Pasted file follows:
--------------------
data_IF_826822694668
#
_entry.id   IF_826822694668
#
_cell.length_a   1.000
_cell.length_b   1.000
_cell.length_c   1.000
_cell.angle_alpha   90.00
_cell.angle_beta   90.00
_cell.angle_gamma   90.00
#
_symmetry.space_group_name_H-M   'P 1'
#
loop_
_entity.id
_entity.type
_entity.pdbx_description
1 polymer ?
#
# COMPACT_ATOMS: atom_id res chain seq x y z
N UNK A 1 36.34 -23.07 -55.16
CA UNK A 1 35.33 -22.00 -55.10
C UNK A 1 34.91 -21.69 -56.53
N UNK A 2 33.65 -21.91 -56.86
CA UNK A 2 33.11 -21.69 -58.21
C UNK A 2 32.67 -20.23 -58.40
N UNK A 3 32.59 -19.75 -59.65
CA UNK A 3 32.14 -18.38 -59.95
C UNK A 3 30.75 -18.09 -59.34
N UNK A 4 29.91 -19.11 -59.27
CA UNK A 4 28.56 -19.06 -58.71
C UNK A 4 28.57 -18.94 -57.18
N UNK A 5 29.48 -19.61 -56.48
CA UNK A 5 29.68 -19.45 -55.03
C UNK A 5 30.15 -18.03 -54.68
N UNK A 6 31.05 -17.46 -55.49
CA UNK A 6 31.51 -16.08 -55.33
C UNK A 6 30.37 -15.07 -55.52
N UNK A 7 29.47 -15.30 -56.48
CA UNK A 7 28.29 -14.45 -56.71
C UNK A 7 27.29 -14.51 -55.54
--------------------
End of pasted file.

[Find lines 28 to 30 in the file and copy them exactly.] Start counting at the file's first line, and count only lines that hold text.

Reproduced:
CA UNK A 3 32.14 -18.38 -59.95
C UNK A 3 30.75 -18.09 -59.34
N UNK A 4 29.91 -19.11 -59.27